A man from Sicily once told me, glowing with pride – “We, Sicilians are indomitable – over centuries – our island has been conquered by many – but we, the people, stand like reeds in water – we bend with the wind, the prevailing current, but always return stronger and more resilient than before – we are Sicilian first, Italian second.”
Sicily is a land of fire and passion, where much blood has been lost over power and women; this Sicilian pride, dedication to family, and honor, gave birth to the Cosa Nostra – the Mafia – which still flourishes across the region and beyond.
Another strategic island in the Mediterranean Sea, just off the ‘toe’ of Southern Italy, Sicily has always been a coveted prize for every conquering hero within sailing distance, including those from the Ancient Greece and Rome, the Byzantines, Normans, Arabs, and so many more. Each have left a little something behind, either in the people, culture or landscape. I found the people to be initially wary, with an air of rude indifference, but, once they liked you, opened up to reveal genuine warmth and curiosity.
With Sicily, don’t expect the magnificence of Rome, the culture of Florence, or the mystery of Venice; she is raw, carnal, down-to-earth, knows poverty and corruption, with the heart of a rebel and the soul of a warrior, who does not play well with others – prepare to be fascinated and disquieted by equal measures.
With my life-long fascination for volcanoes, (Mount Etna is the most active in Europe) love of Godfather movies, and a passion for all things Ancient, I knew I’d get there at some point; I’ve now visited twice in the past 7 years. Both one-day adventures off a cruise ship, when I go back, I’ll stay longer; several hours is not enough to get more than a flavor of the place.
October 2009, the Carnival Dream – my first cruise – docked at Messina, Sicily – beyond excited, I’d chosen the Top of Etna tour. It was a lovely drive up to the smoldering giant, the hilly and lush terrain, with its lemon orchards, olive groves, and vineyards, reminded me of Southern California.
After the bus came a dramatic cable car ride, which soared over a recent lava flow, followed by a 4×4 van jaunt, then a good hike up the rest of the way, until I was delivered 9500 feet above sea level. Luckily, the wind was favorable, giving us good air quality, blue skies and clear views. Our guide talked about Etna, the many volcanoes of Italy, and how Vesuvius is the most monitored in the world, given her potential for absolute mayhem and carnage. After witnessing damage caused by Etna’s last big tantrum, which buried the visitor center to the roof, we were free to wander…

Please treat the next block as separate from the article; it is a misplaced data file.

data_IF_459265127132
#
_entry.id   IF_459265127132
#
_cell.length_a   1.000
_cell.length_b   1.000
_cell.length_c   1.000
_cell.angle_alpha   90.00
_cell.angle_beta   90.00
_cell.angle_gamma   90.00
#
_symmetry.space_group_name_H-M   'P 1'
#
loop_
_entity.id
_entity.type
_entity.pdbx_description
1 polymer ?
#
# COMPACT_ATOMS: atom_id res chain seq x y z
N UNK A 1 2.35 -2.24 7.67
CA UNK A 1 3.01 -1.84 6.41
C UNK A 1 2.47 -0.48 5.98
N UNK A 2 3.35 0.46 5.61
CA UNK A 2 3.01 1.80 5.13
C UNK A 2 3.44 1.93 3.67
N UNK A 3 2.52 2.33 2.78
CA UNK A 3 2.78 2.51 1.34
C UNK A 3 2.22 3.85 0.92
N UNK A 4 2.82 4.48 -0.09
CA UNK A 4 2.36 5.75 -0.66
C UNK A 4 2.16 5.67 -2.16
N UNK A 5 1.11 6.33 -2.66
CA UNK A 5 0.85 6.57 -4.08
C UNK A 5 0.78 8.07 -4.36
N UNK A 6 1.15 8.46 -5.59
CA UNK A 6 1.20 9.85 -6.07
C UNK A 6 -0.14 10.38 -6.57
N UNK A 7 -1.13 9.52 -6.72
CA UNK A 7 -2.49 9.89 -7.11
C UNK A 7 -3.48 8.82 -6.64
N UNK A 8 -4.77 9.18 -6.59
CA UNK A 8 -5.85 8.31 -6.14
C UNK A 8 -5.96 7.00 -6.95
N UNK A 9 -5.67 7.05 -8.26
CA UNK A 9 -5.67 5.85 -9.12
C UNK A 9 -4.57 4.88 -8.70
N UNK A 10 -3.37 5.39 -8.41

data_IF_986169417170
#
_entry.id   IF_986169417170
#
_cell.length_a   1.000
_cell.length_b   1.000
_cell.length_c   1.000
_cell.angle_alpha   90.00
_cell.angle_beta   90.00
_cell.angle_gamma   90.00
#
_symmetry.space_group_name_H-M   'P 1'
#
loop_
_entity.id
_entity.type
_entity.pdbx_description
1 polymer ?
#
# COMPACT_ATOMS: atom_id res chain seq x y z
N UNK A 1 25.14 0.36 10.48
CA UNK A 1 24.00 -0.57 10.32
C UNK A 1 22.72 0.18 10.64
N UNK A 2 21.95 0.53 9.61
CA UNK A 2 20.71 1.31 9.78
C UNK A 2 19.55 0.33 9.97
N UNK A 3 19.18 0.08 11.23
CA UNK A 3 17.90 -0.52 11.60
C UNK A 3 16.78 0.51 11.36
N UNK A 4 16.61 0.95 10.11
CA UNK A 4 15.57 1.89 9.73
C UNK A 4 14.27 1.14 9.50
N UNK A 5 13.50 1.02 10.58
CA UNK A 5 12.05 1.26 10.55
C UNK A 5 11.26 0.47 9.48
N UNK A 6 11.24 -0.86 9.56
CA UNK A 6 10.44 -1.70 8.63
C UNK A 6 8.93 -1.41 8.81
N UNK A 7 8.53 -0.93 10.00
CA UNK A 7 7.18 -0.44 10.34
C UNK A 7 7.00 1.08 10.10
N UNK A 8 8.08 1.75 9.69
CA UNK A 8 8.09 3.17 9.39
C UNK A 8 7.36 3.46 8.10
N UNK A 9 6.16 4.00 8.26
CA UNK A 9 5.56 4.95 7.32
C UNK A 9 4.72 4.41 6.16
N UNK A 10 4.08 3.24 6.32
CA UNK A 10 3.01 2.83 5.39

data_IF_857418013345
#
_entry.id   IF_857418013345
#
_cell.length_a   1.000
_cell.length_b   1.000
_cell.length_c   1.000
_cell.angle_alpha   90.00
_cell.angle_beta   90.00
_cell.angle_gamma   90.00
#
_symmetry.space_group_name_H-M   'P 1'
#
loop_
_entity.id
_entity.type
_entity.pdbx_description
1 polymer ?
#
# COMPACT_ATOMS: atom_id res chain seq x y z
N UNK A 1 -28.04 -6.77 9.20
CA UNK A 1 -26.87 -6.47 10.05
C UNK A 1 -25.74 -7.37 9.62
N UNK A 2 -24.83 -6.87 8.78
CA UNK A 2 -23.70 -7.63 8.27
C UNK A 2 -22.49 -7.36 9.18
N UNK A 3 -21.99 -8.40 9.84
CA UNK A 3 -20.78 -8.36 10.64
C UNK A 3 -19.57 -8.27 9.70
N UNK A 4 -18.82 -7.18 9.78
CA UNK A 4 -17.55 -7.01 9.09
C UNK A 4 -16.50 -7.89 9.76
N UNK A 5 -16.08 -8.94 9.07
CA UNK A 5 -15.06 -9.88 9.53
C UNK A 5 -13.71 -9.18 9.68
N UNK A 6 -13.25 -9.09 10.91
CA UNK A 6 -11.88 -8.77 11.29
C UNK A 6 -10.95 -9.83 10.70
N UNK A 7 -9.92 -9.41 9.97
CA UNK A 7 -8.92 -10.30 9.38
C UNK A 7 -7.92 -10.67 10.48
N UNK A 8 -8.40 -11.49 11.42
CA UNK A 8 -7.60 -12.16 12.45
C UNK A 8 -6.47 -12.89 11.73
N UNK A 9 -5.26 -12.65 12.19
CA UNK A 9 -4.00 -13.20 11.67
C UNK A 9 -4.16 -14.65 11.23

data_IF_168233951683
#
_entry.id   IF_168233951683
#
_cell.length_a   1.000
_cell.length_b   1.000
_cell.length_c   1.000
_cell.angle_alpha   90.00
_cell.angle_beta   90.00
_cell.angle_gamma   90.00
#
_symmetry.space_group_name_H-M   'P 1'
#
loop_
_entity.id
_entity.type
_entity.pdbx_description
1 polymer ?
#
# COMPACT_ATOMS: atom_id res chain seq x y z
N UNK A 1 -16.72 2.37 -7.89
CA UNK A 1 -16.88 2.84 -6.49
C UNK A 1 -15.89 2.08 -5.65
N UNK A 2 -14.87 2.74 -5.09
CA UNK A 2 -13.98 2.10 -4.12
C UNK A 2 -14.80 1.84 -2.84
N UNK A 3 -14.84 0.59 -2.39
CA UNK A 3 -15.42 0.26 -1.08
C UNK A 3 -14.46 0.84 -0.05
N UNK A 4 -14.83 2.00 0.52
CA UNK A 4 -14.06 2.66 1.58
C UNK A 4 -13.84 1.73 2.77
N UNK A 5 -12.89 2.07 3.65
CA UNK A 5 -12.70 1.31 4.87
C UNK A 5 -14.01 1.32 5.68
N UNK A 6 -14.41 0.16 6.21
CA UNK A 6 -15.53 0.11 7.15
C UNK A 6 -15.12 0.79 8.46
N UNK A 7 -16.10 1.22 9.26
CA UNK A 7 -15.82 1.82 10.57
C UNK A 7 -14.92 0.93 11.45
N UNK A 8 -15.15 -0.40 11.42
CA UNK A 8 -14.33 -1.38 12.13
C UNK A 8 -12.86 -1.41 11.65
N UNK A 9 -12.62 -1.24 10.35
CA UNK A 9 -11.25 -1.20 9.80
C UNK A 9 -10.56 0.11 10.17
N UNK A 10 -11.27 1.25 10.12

I stared into the eye of a huge crater, Everywhere, there were vents of puffing hot steam, (yes, I did put my hand up to check) a reminder we were there on the forbearance of a living, breathing beast! All around was a desolate, alien landscape with no returning life, unlike the Kilauea and Haleakala craters in Hawaii. It was so peaceful, no birds, no traffic, people seemed awed and spoke in hushed tones.
An hour later, we were told to start making our way back down to the van – about 20 minute hike – the wind shifted – and within seconds, we were inside a toxic sulfurous fog. It was horrible to breathe, my throat was burning, eyes stinging, and the gagging stench was unbearable. I felt bad for the people just arriving; I wouldn’t have wanted to linger up there. Gas masks not available!
After our Etna adventure, we were whisked off for a delicious late lunch of fresh pasta, salad with local olive oil, and throat-soothing red wine!
Once back in Messina, I’d just enough time to cross the road to check out the old cathedral, which was built on Roman ruins. You can still see the original foundations several feet below the city surface. Archaeologists love Italy; you never know what you’ll find when you go digging! Very frustrating for city planners.
February 2016 – this time on NCL Epic – we docked at Palermo, on the other side of Sicily. I resisted the Valley of the Temples at Agrigento, refusing to spend most of the day in a bus. Instead, I went for the dual experience of the unfinished 2,500 year old Greek temple at Segesta and the medieval hill-town of Erice. The off-season lack of people was great; the chilly weather with the threat of rain/biting wind at higher elevations, not so much.
The scenic drive through lush countryside with flowering almond trees, endless vineyards, dotted with old bridges and crumbling ruins, finished on the slopes of Mount Barbaro, about 90 miles from Palermo. This is home to the isolated, never completed/never destroyed Doric Temple of Segesta – no-one knows why the project was abandoned – it has sat, pride of place, ignored for centuries. It’s so removed from anywhere, the intervening invaders possibly never knew it existed. The theater across the way invited exploration, but we didn’t have the time.
It’s a good trudge up to the temple, but worth it; I was told it gets busy and hot in summer, but we’d the place almost to ourselves. You can’t go in, it’s undergoing preservation work, but can walk around, and enjoy panoramic views and invigorating fresh air.
So beautiful and tranquil, I lingered behind the rest of the group – knowing I could bounce down the stairs and still be back to the bus on time – until I was alone; I imagined being transported to another age to enjoy a glorious sunset, with a carafe of wine, on a balmy summer night, tunic ruffling in a gentle breeze, as bits of song and laughter wafted over from the theater…